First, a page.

SOC 2 compliance in Canada is growing larger each year as more and more Canadian companies are being asked for assurances of their internal control environments regarding services they provide to customers. From data centers to Software as a Service (SaaS) entities – and more – SOC 2 compliance in Canada is here to stay. With that said, take note of the following five (5) important elements regarding SOC 2, ranging from its background to pricing, and more.
1. Learn about the five (5) Trust Services Principles (TSP). The SOC 2 trust principles consist of the following:
- The security of a service organization's system.
- The availability of a service organization's system.
- The processing integrity of a service organization's system.
- The confidentiality of the information that the service organization's system processes or maintains for user entities.
- The privacy of personal information that the service organization collects, uses, retains, discloses, and disposes of for user entities.
2. Changes are in place for SOC 2 compliance for Canada businesses. The SOC 2 Trust Principles are part of the AICPA Service Organization Control (SOC) framework, which allows for three (3) reporting options – SOC 1, SOC 2, and SOC 3. SOC 2 has quickly become the global “go to” assessment standard for technology service organizations in Canada, data centers, SaaS entities, software development organizations, and many other businesses, are an excellent for the SOC 2 framework.
And if you are curious as to the SOC 1 vs. SOC 2 debate, SOC 1 reporting “should” be used primarily for reporting on service organizations exhibiting a close affiliation with the concept known as “Internal Controls over Financial Reporting (ICFR). Think banks, trust departments, actuaries – companies that truly have financial implications within their internal controls. We at NDNB preface “should” because many service organizations are still being issued SOC 1 reports when they’re really a candidate for SOC 2 reporting. However, this is changing as more and more companies are becoming much more educated on the entire AICPA Service Organization Control (SOC) framework, thus starting to realize the true benefits of SOC 2 reporting over SOC 1 reporting.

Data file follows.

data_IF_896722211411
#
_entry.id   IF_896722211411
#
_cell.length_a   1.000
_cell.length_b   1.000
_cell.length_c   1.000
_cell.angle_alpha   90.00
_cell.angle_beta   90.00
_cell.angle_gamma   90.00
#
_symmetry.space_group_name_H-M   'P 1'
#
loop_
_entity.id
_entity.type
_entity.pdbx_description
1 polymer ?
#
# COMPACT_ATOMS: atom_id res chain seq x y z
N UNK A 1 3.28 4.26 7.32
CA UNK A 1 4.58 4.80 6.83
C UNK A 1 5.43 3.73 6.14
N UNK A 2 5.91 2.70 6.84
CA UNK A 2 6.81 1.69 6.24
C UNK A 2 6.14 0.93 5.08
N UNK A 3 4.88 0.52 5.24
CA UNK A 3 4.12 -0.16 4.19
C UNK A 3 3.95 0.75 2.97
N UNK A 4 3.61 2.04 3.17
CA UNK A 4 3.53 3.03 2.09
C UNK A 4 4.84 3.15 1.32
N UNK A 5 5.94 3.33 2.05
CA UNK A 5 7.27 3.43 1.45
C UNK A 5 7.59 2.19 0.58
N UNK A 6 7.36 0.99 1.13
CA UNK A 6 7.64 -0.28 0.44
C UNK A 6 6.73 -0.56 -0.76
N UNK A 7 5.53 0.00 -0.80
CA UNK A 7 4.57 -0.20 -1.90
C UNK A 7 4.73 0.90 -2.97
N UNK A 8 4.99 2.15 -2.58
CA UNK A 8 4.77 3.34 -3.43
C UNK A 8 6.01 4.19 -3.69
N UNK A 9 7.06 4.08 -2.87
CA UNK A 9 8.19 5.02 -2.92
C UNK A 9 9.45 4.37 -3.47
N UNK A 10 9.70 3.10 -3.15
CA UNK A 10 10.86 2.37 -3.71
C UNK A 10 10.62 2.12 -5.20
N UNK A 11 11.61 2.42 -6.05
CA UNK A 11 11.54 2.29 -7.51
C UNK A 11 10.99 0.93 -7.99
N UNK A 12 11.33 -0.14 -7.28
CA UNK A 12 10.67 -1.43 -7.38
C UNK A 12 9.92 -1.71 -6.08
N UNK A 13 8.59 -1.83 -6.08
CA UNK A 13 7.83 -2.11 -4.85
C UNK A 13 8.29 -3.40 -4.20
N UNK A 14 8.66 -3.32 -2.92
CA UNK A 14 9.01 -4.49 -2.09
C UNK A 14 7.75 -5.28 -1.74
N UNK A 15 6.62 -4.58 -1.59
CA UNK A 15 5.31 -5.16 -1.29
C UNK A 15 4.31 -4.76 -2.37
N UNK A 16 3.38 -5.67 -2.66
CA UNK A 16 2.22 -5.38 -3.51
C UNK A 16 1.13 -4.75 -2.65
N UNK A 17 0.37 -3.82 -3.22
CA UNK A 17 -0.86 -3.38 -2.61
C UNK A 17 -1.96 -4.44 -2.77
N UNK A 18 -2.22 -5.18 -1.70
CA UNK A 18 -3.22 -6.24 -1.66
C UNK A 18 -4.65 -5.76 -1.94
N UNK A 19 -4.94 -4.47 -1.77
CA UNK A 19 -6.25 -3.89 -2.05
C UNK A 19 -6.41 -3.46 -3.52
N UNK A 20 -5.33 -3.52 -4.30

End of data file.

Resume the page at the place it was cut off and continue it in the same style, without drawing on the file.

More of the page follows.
Now, back to SOC 2! For reporting periods on or after December 15, 2014, SOC 2 will consist of the following general areas:
- Organization and management
- Risk management and implementation of controls
- Monitoring of controls
- Logical and physical access controls
- System operations, and
- Change management
3. Operational and Technical Changes. One of the biggest – if not often the biggest – challenge for SOC 2 compliance is that of putting in place operational specific processes and procedures being requested by auditors. It means spending untold numbers of hours confirming such measures are in place and formalized such initiatives for ensuring compliance with the SOC 2 mandates. Companies are very good at what they do – or they wouldn’t be in business – but unfortunately also loathe the formality of compliance. Let NDNB help in formalizing your processes and procedures when it comes to SOC 2 compliance for Canada.
4. Defining Scope. Remember that there are five (5) Trust Services Principles – (1). Security. (2). Availability. (3). Processing Integrity. (4). Confidentiality, and (5). Privacy. Thus, as a service organization, you’ll need to decide which of the five – one, a few, or all of them – are to be included within the scope of your SOC 2 assessment. How to decide – by carefully understanding your specific business platform and balancing that with the reporting needs of intended users of the report. SOC 2 reports for Canadian Software as a Service (SaaS) entities, for example, most certainly include the TSP’s of “security” and “availability”, while a SOC 2 assessment for a healthcare company should assess against the “confidentiality” and “privacy” Trust Service Principles (TSP). Again, scoping and choosing the correct TSP’s are a big part of SOC 2 compliance for Canadian companies.
5. It’s an Annual Commitment. If you’re being asked to become SOC 2 compliance by a customer, regulatory body, or any other significant entity, then welcome to the world of regulatory compliance. More specifically, get used to the SOC 2 compliance mandate on an annual basis, which means you should seek out a qualified and reputable CPA firm who can provide a 3 or 5 year fixed fee proposal. From Vancouver to St. Catharines – and many other locations throughout Canada – NDNB has a well-established track record of providing high-quality, fixed fee regulatory compliance audits, so contact us today.